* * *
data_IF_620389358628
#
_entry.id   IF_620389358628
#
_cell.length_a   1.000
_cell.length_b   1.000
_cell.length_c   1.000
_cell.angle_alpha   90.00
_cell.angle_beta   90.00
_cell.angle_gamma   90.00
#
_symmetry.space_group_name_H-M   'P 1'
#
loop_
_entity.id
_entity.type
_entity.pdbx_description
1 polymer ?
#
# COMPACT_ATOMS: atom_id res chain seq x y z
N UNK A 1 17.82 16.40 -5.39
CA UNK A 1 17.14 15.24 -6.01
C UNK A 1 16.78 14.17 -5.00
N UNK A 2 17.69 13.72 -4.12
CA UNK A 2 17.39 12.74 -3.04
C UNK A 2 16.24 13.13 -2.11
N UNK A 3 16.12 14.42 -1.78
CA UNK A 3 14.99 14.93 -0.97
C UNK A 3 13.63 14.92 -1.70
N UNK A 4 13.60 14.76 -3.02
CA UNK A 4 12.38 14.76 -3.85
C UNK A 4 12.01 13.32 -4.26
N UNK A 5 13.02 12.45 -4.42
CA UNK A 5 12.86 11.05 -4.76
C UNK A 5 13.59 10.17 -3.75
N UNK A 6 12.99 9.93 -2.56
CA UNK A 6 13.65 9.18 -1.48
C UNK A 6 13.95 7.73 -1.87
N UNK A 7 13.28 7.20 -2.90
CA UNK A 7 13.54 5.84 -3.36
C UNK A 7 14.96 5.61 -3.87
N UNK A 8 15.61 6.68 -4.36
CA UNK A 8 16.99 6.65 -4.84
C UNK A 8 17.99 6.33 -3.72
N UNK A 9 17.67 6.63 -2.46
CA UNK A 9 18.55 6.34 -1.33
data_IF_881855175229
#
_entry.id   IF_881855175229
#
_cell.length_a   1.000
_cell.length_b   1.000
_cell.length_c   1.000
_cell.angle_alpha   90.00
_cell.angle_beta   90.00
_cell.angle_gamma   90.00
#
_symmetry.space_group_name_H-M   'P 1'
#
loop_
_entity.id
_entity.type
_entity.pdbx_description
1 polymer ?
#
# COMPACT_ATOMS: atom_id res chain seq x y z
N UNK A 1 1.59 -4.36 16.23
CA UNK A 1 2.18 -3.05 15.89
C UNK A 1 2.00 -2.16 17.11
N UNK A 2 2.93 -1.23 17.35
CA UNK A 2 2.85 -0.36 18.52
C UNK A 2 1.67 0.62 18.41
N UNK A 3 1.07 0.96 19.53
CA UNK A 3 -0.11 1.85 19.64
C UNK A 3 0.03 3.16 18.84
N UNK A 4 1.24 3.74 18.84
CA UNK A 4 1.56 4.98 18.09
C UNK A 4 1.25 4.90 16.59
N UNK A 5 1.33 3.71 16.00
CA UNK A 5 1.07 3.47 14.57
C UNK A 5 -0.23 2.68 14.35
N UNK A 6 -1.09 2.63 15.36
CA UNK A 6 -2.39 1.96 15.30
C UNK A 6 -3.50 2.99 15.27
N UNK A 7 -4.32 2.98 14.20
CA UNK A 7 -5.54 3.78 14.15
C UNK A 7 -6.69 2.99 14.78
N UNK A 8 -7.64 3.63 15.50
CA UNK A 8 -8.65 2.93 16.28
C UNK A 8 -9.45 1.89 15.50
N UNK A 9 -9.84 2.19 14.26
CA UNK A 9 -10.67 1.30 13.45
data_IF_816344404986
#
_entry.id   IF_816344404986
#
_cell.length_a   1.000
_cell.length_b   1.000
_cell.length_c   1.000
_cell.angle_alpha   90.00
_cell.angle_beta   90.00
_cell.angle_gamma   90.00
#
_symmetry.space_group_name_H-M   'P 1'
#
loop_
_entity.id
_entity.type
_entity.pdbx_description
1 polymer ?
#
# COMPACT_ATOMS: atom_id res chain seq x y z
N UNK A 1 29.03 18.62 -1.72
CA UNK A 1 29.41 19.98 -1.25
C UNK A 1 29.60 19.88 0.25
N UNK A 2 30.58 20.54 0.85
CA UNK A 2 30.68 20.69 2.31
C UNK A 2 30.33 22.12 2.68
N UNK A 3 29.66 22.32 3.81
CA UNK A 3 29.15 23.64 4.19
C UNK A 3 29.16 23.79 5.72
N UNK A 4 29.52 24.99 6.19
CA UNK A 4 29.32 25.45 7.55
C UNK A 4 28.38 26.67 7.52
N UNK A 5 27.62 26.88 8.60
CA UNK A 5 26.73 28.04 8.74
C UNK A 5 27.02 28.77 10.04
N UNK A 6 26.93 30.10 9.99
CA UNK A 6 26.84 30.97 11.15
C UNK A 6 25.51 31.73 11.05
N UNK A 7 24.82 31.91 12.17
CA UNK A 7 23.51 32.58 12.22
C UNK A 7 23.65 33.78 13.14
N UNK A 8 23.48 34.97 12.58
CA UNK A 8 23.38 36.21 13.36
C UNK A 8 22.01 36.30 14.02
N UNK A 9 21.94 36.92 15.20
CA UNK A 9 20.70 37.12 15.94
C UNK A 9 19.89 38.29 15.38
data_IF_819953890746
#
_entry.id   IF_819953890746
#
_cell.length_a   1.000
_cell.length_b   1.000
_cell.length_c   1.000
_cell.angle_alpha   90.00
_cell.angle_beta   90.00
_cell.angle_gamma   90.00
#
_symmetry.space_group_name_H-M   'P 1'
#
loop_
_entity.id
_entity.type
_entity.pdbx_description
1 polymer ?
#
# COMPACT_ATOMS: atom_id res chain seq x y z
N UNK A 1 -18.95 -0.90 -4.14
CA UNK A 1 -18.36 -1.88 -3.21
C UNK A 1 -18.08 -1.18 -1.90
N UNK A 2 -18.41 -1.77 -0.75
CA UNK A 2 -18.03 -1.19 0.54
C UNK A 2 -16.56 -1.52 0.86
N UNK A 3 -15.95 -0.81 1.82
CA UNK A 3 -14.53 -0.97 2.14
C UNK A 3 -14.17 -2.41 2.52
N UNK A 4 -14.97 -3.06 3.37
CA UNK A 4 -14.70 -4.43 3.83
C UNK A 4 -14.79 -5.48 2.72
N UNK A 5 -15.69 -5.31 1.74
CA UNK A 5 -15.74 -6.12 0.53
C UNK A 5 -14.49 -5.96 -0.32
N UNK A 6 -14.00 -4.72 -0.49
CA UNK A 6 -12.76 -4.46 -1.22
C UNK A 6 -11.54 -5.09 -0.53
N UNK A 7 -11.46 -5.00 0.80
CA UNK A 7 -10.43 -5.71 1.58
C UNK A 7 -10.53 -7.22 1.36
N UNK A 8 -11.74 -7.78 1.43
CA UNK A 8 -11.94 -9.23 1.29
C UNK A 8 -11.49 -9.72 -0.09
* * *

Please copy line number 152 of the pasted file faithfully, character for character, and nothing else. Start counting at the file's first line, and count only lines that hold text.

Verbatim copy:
#